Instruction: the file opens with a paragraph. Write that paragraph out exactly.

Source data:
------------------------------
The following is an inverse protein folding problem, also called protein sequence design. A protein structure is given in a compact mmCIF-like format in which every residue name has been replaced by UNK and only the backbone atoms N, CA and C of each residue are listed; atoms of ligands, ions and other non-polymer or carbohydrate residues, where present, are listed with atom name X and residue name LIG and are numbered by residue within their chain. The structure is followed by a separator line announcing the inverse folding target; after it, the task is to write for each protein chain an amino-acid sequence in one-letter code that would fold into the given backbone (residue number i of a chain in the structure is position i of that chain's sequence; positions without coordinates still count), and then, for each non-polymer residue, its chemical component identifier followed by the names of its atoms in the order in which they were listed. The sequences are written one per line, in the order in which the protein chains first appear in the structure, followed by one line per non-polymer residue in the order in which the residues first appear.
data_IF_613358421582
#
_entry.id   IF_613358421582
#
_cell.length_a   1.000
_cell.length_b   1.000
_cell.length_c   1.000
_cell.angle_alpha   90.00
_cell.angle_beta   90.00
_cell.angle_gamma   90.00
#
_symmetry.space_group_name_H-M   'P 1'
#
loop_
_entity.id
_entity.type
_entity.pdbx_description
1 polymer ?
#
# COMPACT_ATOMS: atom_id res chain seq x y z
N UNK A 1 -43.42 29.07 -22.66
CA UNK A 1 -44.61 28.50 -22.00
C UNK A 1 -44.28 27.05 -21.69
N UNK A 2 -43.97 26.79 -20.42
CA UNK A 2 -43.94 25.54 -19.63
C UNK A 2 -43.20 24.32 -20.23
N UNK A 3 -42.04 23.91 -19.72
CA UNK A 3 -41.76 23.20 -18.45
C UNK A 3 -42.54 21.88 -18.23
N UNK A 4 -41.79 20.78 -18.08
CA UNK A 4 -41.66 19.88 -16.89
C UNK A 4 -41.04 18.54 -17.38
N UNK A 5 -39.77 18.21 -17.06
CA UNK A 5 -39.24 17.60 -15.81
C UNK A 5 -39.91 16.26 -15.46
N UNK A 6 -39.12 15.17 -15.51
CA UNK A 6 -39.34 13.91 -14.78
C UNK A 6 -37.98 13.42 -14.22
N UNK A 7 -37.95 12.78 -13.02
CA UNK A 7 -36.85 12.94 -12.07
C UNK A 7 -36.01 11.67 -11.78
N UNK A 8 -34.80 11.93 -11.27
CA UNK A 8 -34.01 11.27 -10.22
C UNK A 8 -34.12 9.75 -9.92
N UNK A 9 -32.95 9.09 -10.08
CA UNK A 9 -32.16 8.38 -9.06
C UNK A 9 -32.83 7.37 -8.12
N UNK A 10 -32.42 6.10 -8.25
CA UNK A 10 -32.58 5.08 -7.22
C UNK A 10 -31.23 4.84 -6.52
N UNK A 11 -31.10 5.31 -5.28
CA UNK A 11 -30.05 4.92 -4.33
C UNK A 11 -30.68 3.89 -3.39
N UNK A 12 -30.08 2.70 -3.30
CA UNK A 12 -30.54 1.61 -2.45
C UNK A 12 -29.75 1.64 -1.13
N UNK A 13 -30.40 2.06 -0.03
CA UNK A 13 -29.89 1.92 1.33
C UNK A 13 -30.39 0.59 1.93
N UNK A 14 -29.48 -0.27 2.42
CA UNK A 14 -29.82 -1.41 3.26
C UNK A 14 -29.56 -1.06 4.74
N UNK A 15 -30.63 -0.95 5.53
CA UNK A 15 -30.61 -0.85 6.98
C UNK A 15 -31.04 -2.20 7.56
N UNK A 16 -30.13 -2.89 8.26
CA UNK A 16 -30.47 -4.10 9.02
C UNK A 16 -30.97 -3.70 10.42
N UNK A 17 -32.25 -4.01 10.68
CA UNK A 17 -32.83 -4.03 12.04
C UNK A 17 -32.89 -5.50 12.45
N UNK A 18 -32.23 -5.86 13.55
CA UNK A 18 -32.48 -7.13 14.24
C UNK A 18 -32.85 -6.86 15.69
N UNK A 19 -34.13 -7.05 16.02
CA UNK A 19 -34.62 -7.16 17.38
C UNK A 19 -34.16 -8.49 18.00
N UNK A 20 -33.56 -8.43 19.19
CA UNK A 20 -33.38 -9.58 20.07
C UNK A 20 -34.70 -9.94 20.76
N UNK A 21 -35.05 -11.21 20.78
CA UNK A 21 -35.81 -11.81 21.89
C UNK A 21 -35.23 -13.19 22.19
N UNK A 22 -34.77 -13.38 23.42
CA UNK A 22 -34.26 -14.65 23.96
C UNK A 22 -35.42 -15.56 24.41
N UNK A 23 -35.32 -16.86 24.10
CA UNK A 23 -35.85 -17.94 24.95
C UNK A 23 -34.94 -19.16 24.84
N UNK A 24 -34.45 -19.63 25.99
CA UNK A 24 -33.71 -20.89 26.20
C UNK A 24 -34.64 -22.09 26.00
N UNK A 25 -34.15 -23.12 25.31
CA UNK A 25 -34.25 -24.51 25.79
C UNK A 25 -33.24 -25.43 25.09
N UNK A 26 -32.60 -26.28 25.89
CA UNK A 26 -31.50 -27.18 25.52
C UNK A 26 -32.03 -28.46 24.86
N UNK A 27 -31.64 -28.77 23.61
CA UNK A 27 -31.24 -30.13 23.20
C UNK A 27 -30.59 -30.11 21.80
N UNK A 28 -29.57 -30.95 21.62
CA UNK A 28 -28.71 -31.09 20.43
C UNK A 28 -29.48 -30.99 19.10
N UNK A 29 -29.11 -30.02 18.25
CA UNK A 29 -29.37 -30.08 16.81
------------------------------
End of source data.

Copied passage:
The following is an inverse protein folding problem, also called protein sequence design. A protein structure is given in a compact mmCIF-like format in which every residue name has been replaced by UNK and only the backbone atoms N, CA and C of each residue are listed; atoms of ligands, ions and other non-polymer or carbohydrate residues, where present, are listed with atom name X and residue name LIG and are numbered by residue within their chain. The structure is followed by a separator line announcing the inverse folding target; after it, the task is to write for each protein chain an amino-acid sequence in one-letter code that would fold into the given backbone (residue number i of a chain in the structure is position i of that chain's sequence; positions without coordinates still count), and then, for each non-polymer residue, its chemical component identifier followed by the names of its atoms in the order in which they were listed. The sequences are written one per line, in the order in which the protein chains first appear in the structure, followed by one line per non-polymer residue in the order in which the residues first appear.